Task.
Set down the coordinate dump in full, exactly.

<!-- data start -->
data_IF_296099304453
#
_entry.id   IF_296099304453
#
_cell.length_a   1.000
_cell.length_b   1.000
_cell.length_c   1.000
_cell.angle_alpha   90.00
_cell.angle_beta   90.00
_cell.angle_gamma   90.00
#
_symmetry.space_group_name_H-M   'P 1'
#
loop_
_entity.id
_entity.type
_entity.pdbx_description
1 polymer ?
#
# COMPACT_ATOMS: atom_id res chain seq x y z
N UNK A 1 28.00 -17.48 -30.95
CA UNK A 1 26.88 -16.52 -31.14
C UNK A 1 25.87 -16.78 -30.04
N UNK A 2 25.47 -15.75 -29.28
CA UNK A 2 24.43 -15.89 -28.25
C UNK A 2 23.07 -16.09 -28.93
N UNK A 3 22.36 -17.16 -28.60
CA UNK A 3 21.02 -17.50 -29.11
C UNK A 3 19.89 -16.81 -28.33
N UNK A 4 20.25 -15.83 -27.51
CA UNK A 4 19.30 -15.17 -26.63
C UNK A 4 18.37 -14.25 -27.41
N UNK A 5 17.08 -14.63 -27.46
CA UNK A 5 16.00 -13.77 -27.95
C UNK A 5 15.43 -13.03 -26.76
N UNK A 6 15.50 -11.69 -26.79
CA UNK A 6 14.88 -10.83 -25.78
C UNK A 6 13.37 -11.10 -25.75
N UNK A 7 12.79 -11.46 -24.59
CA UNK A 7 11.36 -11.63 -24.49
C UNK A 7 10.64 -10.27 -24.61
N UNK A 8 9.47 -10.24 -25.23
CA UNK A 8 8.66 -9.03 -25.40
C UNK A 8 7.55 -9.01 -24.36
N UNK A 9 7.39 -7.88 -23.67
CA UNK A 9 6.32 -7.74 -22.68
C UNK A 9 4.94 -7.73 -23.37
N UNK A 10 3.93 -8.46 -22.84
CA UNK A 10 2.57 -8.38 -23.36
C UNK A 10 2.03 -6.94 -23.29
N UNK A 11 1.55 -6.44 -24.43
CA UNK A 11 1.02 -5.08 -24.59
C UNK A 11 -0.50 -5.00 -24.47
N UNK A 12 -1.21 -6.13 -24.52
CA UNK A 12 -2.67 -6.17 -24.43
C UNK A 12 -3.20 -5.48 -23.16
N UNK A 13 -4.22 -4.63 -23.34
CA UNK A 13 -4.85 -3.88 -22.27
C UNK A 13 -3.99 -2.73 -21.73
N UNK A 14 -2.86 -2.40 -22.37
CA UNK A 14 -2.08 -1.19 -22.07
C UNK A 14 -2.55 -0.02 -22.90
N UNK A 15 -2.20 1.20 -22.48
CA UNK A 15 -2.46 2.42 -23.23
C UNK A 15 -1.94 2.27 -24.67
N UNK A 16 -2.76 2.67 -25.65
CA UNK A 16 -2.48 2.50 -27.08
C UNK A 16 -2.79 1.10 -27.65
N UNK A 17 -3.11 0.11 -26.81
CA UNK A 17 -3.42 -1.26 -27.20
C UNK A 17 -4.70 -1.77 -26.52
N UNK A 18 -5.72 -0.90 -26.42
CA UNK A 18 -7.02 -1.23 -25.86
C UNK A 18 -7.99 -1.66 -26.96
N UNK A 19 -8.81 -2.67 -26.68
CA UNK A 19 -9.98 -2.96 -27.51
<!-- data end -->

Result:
data_IF_296099304453
#
_entry.id   IF_296099304453
#
_cell.length_a   1.000
_cell.length_b   1.000
_cell.length_c   1.000
_cell.angle_alpha   90.00
_cell.angle_beta   90.00
_cell.angle_gamma   90.00
#
_symmetry.space_group_name_H-M   'P 1'
#
loop_
_entity.id
_entity.type
_entity.pdbx_description
1 polymer ?
#
# COMPACT_ATOMS: atom_id res chain seq x y z
N UNK A 1 28.00 -17.48 -30.95
CA UNK A 1 26.88 -16.52 -31.14
C UNK A 1 25.87 -16.78 -30.04
N UNK A 2 25.47 -15.75 -29.28
CA UNK A 2 24.43 -15.89 -28.25
C UNK A 2 23.07 -16.09 -28.93
N UNK A 3 22.36 -17.16 -28.60
CA UNK A 3 21.02 -17.50 -29.11
C UNK A 3 19.89 -16.81 -28.33
N UNK A 4 20.25 -15.83 -27.51
CA UNK A 4 19.30 -15.17 -26.63
C UNK A 4 18.37 -14.25 -27.41
N UNK A 5 17.08 -14.63 -27.46
CA UNK A 5 16.00 -13.77 -27.95
C UNK A 5 15.43 -13.03 -26.76
N UNK A 6 15.50 -11.69 -26.79
CA UNK A 6 14.88 -10.83 -25.78
C UNK A 6 13.37 -11.10 -25.75
N UNK A 7 12.79 -11.46 -24.59
CA UNK A 7 11.36 -11.63 -24.49
C UNK A 7 10.64 -10.27 -24.61
N UNK A 8 9.47 -10.24 -25.23
CA UNK A 8 8.66 -9.03 -25.40
C UNK A 8 7.55 -9.01 -24.36
N UNK A 9 7.39 -7.88 -23.67
CA UNK A 9 6.32 -7.74 -22.68
C UNK A 9 4.94 -7.73 -23.37
N UNK A 10 3.93 -8.46 -22.84
CA UNK A 10 2.57 -8.38 -23.36
C UNK A 10 2.03 -6.94 -23.29
N UNK A 11 1.55 -6.44 -24.43
CA UNK A 11 1.02 -5.08 -24.59
C UNK A 11 -0.50 -5.00 -24.47
N UNK A 12 -1.21 -6.13 -24.52
CA UNK A 12 -2.67 -6.17 -24.43
C UNK A 12 -3.20 -5.48 -23.16
N UNK A 13 -4.22 -4.63 -23.34
CA UNK A 13 -4.85 -3.88 -22.27
C UNK A 13 -3.99 -2.73 -21.73
N UNK A 14 -2.86 -2.40 -22.37
CA UNK A 14 -2.08 -1.19 -22.07
C UNK A 14 -2.55 -0.02 -22.90
N UNK A 15 -2.20 1.20 -22.48
CA UNK A 15 -2.46 2.42 -23.23
C UNK A 15 -1.94 2.27 -24.67
N UNK A 16 -2.76 2.67 -25.65
CA UNK A 16 -2.48 2.50 -27.08
C UNK A 16 -2.79 1.10 -27.65
N UNK A 17 -3.11 0.11 -26.81
CA UNK A 17 -3.42 -1.26 -27.20
C UNK A 17 -4.70 -1.77 -26.52
N UNK A 18 -5.72 -0.90 -26.42
CA UNK A 18 -7.02 -1.23 -25.86
C UNK A 18 -7.99 -1.66 -26.96
N UNK A 19 -8.81 -2.67 -26.68
CA UNK A 19 -9.98 -2.96 -27.51